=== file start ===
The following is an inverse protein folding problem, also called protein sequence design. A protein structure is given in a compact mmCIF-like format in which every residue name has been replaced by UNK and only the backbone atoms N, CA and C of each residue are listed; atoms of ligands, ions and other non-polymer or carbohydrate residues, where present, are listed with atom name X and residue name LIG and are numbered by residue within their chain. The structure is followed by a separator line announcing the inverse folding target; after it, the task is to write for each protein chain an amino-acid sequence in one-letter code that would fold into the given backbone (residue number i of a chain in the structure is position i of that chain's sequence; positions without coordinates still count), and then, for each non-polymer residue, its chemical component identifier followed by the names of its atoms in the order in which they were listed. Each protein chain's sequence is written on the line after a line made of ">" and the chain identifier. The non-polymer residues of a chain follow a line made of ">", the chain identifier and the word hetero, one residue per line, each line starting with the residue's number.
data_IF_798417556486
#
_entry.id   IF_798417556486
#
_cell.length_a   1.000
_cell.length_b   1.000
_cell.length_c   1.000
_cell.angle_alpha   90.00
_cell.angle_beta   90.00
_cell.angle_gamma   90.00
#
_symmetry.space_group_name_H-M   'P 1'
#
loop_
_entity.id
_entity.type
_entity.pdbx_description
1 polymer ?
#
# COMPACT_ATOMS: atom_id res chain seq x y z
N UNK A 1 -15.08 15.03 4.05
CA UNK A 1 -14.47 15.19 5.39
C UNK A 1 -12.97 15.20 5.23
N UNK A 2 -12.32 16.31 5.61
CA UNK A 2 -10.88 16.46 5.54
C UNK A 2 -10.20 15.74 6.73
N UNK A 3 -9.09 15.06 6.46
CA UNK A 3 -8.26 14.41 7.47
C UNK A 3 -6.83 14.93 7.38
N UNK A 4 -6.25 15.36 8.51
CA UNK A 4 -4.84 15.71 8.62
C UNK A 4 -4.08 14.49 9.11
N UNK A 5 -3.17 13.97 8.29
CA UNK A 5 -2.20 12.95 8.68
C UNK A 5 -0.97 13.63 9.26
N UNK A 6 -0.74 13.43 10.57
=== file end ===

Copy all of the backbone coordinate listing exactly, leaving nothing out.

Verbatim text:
The following is an inverse protein folding problem, also called protein sequence design. A protein structure is given in a compact mmCIF-like format in which every residue name has been replaced by UNK and only the backbone atoms N, CA and C of each residue are listed; atoms of ligands, ions and other non-polymer or carbohydrate residues, where present, are listed with atom name X and residue name LIG and are numbered by residue within their chain. The structure is followed by a separator line announcing the inverse folding target; after it, the task is to write for each protein chain an amino-acid sequence in one-letter code that would fold into the given backbone (residue number i of a chain in the structure is position i of that chain's sequence; positions without coordinates still count), and then, for each non-polymer residue, its chemical component identifier followed by the names of its atoms in the order in which they were listed. Each protein chain's sequence is written on the line after a line made of ">" and the chain identifier. The non-polymer residues of a chain follow a line made of ">", the chain identifier and the word hetero, one residue per line, each line starting with the residue's number.
data_IF_798417556486
#
_entry.id   IF_798417556486
#
_cell.length_a   1.000
_cell.length_b   1.000
_cell.length_c   1.000
_cell.angle_alpha   90.00
_cell.angle_beta   90.00
_cell.angle_gamma   90.00
#
_symmetry.space_group_name_H-M   'P 1'
#
loop_
_entity.id
_entity.type
_entity.pdbx_description
1 polymer ?
#
# COMPACT_ATOMS: atom_id res chain seq x y z
N UNK A 1 -15.08 15.03 4.05
CA UNK A 1 -14.47 15.19 5.39
C UNK A 1 -12.97 15.20 5.23
N UNK A 2 -12.32 16.31 5.61
CA UNK A 2 -10.88 16.46 5.54
C UNK A 2 -10.20 15.74 6.73
N UNK A 3 -9.09 15.06 6.46
CA UNK A 3 -8.26 14.41 7.47
C UNK A 3 -6.83 14.93 7.38
N UNK A 4 -6.25 15.36 8.51
CA UNK A 4 -4.84 15.71 8.62
C UNK A 4 -4.08 14.49 9.11
N UNK A 5 -3.17 13.97 8.29
CA UNK A 5 -2.20 12.95 8.68
C UNK A 5 -0.97 13.63 9.26
N UNK A 6 -0.74 13.43 10.57